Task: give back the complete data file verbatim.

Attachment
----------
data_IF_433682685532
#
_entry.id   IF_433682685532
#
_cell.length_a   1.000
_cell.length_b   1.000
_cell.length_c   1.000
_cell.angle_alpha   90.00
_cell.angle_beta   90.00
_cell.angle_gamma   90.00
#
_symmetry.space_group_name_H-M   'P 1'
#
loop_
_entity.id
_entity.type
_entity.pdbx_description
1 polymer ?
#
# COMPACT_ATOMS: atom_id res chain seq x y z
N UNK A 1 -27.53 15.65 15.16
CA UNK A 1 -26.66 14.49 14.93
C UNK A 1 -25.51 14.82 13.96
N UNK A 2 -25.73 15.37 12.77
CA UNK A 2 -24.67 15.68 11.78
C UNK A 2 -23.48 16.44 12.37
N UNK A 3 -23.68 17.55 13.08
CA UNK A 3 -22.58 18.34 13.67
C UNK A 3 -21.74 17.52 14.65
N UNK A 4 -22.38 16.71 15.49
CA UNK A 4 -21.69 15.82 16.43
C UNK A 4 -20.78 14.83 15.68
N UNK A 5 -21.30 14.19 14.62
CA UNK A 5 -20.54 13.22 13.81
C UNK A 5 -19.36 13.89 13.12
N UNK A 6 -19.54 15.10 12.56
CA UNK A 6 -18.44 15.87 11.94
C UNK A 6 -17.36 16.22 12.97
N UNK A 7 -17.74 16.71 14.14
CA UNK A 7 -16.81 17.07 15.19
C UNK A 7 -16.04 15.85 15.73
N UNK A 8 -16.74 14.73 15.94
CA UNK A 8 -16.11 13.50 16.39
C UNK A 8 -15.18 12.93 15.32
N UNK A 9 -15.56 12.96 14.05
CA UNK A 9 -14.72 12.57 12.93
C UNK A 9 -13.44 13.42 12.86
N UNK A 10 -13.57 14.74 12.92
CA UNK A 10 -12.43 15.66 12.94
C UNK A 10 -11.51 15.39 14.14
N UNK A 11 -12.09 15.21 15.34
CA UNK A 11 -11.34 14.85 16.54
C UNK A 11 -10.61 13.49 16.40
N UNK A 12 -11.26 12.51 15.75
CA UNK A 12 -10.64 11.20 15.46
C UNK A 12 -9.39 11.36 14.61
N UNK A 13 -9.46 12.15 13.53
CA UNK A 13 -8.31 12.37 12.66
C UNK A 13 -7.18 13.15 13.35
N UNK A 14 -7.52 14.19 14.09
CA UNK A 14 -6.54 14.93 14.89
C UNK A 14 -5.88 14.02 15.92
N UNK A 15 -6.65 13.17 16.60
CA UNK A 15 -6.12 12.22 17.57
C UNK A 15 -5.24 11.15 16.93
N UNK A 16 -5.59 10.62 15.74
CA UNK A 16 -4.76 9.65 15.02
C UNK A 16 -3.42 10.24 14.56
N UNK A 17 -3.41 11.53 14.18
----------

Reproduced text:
data_IF_433682685532
#
_entry.id   IF_433682685532
#
_cell.length_a   1.000
_cell.length_b   1.000
_cell.length_c   1.000
_cell.angle_alpha   90.00
_cell.angle_beta   90.00
_cell.angle_gamma   90.00
#
_symmetry.space_group_name_H-M   'P 1'
#
loop_
_entity.id
_entity.type
_entity.pdbx_description
1 polymer ?
#
# COMPACT_ATOMS: atom_id res chain seq x y z
N UNK A 1 -27.53 15.65 15.16
CA UNK A 1 -26.66 14.49 14.93
C UNK A 1 -25.51 14.82 13.96
N UNK A 2 -25.73 15.37 12.77
CA UNK A 2 -24.67 15.68 11.78
C UNK A 2 -23.48 16.44 12.37
N UNK A 3 -23.68 17.55 13.08
CA UNK A 3 -22.58 18.34 13.67
C UNK A 3 -21.74 17.52 14.65
N UNK A 4 -22.38 16.71 15.49
CA UNK A 4 -21.69 15.82 16.43
C UNK A 4 -20.78 14.83 15.68
N UNK A 5 -21.30 14.19 14.62
CA UNK A 5 -20.54 13.22 13.81
C UNK A 5 -19.36 13.89 13.12
N UNK A 6 -19.54 15.10 12.56
CA UNK A 6 -18.44 15.87 11.94
C UNK A 6 -17.36 16.22 12.97
N UNK A 7 -17.74 16.71 14.14
CA UNK A 7 -16.81 17.07 15.19
C UNK A 7 -16.04 15.85 15.73
N UNK A 8 -16.74 14.73 15.94
CA UNK A 8 -16.11 13.50 16.39
C UNK A 8 -15.18 12.93 15.32
N UNK A 9 -15.56 12.96 14.05
CA UNK A 9 -14.72 12.57 12.93
C UNK A 9 -13.44 13.42 12.86
N UNK A 10 -13.57 14.74 12.92
CA UNK A 10 -12.43 15.66 12.94
C UNK A 10 -11.51 15.39 14.14
N UNK A 11 -12.09 15.21 15.34
CA UNK A 11 -11.34 14.85 16.54
C UNK A 11 -10.61 13.49 16.40
N UNK A 12 -11.26 12.51 15.75
CA UNK A 12 -10.64 11.20 15.46
C UNK A 12 -9.39 11.36 14.61
N UNK A 13 -9.46 12.15 13.53
CA UNK A 13 -8.31 12.37 12.66
C UNK A 13 -7.18 13.15 13.35
N UNK A 14 -7.52 14.19 14.09
CA UNK A 14 -6.54 14.93 14.89
C UNK A 14 -5.88 14.02 15.92
N UNK A 15 -6.65 13.17 16.60
CA UNK A 15 -6.12 12.22 17.57
C UNK A 15 -5.24 11.15 16.93
N UNK A 16 -5.59 10.62 15.74
CA UNK A 16 -4.76 9.65 15.02
C UNK A 16 -3.42 10.24 14.56
N UNK A 17 -3.41 11.53 14.18